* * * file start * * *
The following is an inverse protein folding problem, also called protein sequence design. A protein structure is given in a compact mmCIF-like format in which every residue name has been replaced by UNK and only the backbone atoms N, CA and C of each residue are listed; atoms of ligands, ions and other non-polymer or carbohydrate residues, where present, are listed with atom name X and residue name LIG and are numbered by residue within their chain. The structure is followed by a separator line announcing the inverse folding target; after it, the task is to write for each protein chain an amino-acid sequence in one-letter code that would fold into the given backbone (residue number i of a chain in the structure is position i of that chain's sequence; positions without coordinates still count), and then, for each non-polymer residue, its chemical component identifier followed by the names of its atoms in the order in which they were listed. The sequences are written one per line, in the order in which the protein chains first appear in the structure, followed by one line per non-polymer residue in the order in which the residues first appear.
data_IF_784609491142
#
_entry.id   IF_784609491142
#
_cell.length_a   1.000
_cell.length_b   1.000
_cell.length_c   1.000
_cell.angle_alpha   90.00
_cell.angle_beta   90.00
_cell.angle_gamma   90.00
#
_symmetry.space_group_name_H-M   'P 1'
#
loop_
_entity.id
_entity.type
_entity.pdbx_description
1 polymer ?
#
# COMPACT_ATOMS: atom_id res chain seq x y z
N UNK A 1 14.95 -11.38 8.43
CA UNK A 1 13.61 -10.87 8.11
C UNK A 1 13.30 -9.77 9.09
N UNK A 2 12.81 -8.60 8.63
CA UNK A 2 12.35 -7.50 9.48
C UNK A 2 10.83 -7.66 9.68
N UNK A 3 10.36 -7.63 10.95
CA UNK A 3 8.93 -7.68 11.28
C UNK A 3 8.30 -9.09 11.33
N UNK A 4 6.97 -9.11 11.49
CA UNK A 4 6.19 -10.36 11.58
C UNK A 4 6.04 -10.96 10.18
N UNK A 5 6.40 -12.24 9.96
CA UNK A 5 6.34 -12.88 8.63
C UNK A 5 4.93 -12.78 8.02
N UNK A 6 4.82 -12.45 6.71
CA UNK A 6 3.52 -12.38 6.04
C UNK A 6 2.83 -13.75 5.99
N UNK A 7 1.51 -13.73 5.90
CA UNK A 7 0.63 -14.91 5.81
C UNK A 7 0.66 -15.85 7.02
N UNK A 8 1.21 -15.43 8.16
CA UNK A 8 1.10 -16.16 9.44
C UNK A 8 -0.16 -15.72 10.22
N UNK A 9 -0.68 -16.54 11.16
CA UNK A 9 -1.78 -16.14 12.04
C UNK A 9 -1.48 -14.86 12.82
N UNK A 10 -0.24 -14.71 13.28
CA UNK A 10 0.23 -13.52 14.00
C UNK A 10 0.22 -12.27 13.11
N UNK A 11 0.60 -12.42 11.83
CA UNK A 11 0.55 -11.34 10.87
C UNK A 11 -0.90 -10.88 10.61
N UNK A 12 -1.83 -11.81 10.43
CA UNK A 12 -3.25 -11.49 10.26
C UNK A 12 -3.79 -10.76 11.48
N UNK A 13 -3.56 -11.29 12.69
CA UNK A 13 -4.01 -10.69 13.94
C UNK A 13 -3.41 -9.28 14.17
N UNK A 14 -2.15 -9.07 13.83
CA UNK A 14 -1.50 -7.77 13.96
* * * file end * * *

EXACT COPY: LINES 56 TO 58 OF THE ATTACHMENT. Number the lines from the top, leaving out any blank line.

CA UNK A 12 -3.25 -11.49 10.26
C UNK A 12 -3.79 -10.76 11.48
N UNK A 13 -3.56 -11.29 12.69